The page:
Update, 10/19/18, 10:00 a.m. PT: Intel sent us a statement, saying that Micron will not be able to purchase its stake in IM Flash Technologies at least until January 1, 2019:
“Micron’s statement is a pre-announcement. They can’t officially make the call until January 1, 2019. The operation of the IMFT factory would not change until after the close of the call, which is at Intel’s discretion for up to one year. There is no near-term change to Intel’s plans in the coming quarters—this has been part of our planning for some time now. Intel has a number of manufacturing options available to us within the time window. We’ve been shipping a broad portfolio of Intel Optane technology products for over a year with a continually expanding product line. We will continue to lead the industry with this exciting new technology.”
Original, 10/19/18, 8:54 a.m. PT:
Micron plans to acquire Intel’s stake in the Intel-Micron (IM) Flash Technologies joint venture the two companies formed together in 2006, according to a Reuters report this week. The future of 3D XPoint, a non-volatile memory tech used in Intel Optane and Micron QuantX, remains relatively uncertain as the two companies start working on it separately.
Micron Will Own IM Flash Technologies
After the acquisition is complete, Micron will own the full IM Flash Technologies division. The company will pay $1.5 billion for Intel’s stake, as well as take over Intel’s $1 billion debt to the joint venture. When the two companies formed the venture back in 2006, they each contributed $1.2 billion.
The two companies formed IM Flash Technologies when they started working on 3D XPoint memory together. Both Intel and Micron have launched their own 3D XPoint brands, as mentioned above, but only Intel is selling 3D XPoint storage and started earlier this year. Micron is going to wait for generation 2 of the technology to be ready before selling its own 3D XPoint SSDs in 2019.
Reports have said that Intel’s Optane sales have been quite disappointing, presumably due to multiple reasons, including product-market mismatch, high prices for an unproven technology and competitors, such as Samsung coming out with Z-NAND flash alternatives, that are almost as good and much cheaper.
3D XPoint Challenges
It didn’t help that Intel initially promised that its 3D XPoint flash technology would be “1,000x” faster than flash technology. Presumably, Intel was comparing Optane to the lowest speed flash tech found on the market (in microSDs and such) and not the fastest available SSDs at the time, but that’s not the impression it gave technology enthusiasts and media.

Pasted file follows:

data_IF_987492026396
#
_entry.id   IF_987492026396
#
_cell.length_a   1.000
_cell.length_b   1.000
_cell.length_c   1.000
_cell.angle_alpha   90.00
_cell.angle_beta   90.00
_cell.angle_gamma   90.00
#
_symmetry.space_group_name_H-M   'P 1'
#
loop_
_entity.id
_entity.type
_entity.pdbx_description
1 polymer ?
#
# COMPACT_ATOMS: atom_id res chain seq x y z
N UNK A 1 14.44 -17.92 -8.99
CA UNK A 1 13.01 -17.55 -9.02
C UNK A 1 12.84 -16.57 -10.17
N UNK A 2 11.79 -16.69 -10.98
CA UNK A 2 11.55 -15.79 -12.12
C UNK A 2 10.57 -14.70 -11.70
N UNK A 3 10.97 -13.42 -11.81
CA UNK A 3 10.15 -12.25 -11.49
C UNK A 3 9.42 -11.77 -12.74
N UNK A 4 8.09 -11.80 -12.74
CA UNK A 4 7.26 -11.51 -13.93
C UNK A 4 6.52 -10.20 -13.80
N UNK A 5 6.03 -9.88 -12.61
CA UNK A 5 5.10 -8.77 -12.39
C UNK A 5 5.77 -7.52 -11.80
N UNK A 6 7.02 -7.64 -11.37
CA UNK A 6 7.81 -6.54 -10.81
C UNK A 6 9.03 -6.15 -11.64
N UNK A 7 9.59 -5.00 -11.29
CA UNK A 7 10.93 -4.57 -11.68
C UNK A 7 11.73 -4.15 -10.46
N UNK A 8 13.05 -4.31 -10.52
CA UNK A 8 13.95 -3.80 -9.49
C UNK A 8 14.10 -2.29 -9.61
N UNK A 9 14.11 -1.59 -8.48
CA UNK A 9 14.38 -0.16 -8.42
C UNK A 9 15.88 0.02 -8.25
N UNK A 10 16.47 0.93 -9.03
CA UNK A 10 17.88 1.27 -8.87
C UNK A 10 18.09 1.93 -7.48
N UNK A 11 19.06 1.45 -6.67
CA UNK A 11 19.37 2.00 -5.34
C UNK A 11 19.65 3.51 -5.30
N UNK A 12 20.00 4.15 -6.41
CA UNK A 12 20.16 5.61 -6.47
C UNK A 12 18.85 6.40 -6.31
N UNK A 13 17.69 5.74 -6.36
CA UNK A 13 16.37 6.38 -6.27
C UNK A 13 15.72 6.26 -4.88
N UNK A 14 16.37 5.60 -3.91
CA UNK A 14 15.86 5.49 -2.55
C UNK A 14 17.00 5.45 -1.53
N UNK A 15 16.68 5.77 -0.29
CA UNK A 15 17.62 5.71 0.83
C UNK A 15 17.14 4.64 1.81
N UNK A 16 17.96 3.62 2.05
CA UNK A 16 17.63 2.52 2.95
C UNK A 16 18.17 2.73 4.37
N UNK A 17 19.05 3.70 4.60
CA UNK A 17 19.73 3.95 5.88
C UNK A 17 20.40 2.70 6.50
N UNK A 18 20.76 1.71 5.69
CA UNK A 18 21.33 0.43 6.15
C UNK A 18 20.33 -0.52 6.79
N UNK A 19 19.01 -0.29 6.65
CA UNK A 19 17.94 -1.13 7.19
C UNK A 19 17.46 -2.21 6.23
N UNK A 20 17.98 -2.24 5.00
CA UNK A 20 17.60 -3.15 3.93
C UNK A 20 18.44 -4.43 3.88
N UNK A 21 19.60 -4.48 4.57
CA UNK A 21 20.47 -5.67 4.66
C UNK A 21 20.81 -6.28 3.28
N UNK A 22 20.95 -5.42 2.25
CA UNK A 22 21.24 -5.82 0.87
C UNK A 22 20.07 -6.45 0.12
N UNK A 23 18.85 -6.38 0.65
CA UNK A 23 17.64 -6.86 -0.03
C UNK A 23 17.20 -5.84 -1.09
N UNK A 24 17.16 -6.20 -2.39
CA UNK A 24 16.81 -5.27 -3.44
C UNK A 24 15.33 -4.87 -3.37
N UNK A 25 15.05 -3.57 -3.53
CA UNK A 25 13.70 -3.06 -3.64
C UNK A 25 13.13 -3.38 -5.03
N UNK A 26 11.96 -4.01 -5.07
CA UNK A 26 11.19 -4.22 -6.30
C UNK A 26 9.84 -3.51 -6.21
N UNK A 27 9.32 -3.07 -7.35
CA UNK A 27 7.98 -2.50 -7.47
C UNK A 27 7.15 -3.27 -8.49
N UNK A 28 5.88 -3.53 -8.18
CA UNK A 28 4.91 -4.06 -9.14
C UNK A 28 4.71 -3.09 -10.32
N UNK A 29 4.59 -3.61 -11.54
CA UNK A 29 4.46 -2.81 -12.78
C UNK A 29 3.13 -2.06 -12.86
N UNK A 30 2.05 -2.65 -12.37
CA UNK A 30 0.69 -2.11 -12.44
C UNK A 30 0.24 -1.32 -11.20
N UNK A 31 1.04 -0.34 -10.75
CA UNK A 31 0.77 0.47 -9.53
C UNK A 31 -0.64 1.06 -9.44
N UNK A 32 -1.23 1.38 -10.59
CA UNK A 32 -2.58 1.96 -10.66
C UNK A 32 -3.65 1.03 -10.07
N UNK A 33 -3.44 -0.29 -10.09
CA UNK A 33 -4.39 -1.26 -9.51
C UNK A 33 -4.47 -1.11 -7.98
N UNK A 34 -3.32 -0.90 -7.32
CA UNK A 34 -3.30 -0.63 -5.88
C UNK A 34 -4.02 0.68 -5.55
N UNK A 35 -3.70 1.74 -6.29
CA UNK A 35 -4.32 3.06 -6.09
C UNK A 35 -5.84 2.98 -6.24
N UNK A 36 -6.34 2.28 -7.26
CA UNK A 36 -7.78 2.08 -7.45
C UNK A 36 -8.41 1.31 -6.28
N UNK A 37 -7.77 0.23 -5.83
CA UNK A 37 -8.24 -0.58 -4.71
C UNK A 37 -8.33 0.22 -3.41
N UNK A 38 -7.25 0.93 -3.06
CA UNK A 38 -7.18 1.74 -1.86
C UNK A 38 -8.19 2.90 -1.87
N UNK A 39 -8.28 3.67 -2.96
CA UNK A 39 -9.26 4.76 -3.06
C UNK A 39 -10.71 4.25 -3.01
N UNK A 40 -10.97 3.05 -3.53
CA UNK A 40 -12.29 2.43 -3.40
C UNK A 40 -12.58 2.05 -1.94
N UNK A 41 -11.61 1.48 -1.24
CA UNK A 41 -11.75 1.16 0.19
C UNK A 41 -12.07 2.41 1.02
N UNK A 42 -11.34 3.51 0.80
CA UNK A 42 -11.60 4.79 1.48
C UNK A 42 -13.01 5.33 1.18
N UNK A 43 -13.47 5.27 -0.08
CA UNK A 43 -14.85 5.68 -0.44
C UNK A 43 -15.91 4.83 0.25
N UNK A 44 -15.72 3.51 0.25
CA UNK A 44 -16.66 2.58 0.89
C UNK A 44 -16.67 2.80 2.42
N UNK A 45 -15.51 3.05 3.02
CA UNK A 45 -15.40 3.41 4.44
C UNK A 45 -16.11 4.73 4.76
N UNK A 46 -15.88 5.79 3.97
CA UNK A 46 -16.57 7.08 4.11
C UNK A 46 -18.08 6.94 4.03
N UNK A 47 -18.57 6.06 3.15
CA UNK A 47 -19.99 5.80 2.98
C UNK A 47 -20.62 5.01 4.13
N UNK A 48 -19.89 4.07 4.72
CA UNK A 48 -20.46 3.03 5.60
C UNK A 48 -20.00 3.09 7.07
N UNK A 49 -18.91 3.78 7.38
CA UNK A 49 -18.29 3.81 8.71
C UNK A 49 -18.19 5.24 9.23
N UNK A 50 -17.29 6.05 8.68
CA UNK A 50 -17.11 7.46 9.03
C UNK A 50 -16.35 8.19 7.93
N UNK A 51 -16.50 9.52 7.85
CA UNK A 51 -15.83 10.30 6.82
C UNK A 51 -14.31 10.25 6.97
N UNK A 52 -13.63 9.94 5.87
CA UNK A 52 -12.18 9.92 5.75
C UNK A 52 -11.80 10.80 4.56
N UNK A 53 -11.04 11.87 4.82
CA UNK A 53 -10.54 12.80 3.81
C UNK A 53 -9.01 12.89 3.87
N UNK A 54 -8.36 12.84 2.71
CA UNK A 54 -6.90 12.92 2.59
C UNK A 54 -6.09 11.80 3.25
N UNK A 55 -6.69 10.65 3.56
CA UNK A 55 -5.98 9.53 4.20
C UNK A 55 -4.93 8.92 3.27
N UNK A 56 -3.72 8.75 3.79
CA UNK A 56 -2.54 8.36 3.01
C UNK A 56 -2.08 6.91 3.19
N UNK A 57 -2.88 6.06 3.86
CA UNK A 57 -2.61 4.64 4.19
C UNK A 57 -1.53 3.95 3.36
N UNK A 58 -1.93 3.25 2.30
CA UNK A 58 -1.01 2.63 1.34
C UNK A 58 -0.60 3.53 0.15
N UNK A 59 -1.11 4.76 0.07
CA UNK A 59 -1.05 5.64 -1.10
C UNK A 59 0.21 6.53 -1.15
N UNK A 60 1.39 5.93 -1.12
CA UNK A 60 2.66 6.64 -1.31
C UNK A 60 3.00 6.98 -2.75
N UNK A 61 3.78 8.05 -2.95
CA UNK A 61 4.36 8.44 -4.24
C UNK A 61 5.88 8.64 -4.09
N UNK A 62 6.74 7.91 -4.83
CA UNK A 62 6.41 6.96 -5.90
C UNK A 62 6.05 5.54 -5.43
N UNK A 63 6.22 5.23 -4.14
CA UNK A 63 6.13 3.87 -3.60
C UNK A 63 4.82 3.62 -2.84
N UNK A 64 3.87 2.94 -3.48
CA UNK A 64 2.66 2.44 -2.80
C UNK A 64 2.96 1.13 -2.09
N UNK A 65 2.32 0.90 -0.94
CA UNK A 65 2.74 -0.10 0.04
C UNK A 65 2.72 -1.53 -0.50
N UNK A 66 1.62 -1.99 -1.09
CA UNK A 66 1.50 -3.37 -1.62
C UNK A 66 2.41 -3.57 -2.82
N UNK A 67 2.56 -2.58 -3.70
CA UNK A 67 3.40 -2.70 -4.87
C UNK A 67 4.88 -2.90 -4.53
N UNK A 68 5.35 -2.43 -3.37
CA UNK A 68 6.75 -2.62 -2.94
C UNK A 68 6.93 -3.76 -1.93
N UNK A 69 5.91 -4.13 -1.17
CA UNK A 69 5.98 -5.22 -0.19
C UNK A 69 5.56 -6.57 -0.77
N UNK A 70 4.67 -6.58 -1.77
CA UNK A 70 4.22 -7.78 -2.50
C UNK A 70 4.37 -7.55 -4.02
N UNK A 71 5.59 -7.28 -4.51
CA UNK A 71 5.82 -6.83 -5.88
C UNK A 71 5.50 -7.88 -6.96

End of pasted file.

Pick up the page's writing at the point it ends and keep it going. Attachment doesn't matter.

This July, Intel and Micron announced that they would cease collaborating on 3D XPoint after the 2nd generation technology is finalized and manufacture and sell their own 3D XPoint storage technology independently.
Micron CEO Sanjay Mehrotra revealed in a previous earnings call that the sales of 3D XPoint wafers to Intel were disappointing, so the company may eventually stop selling the tech to Intel.
It will be interesting to see if 3D XPoint’s situation on the market improves or gets worse starting with the 3rd generation, when the two companies will be designing and manufacturing their own variants. However, chances are that the SSD competition will also become more fierce in the coming years, which of course, should be a good thing for consumers.
Its a new idea and will take time to adopt. If it ever gets wider adoption it could easily drop in price.
The only thing I want to see out of this is Optane memory. I thing 4 512GB DIMMs would be more than enough for a system.
For consumer 100-500GB with PB+ endurance. So it can be used for OS, cache, virtual ram without remorse.
My understanding from research is that we don't see allot of the full potential benefits from Optane and other newer, faster NVMe type drives because Operating Systems aren't currently designed to take advantage of them (even with updated drivers), and in many ways their storage interfaces and software haven't evolved from the days of mechanical platters.
We can say any number we want as long as the comparison isn't realistic!
NVMe was actually design wholly for SSDs and M.2/PCIe SSDs especially. However you are somewhat correct. The biggest advantage to Intels 900 series SSDs is how they work. They don't suffer from a lot of downsides others do in mixed workloads so the experience is more consistent and smooth.
Yeah, I suspect as much. The irony will be that while at work I do a thousand things which would benefit from Optane but don't have it available, while my home PC usage won't even notice having it over an EVO. But the 905p sticker price really wasn't that bad relative to how long it will last me (several years most likely).
If I really want to unleash it I could install it as the ZFS Zil device on my FreeNAS box, I suppose. Like I need faster NAS at home for anything.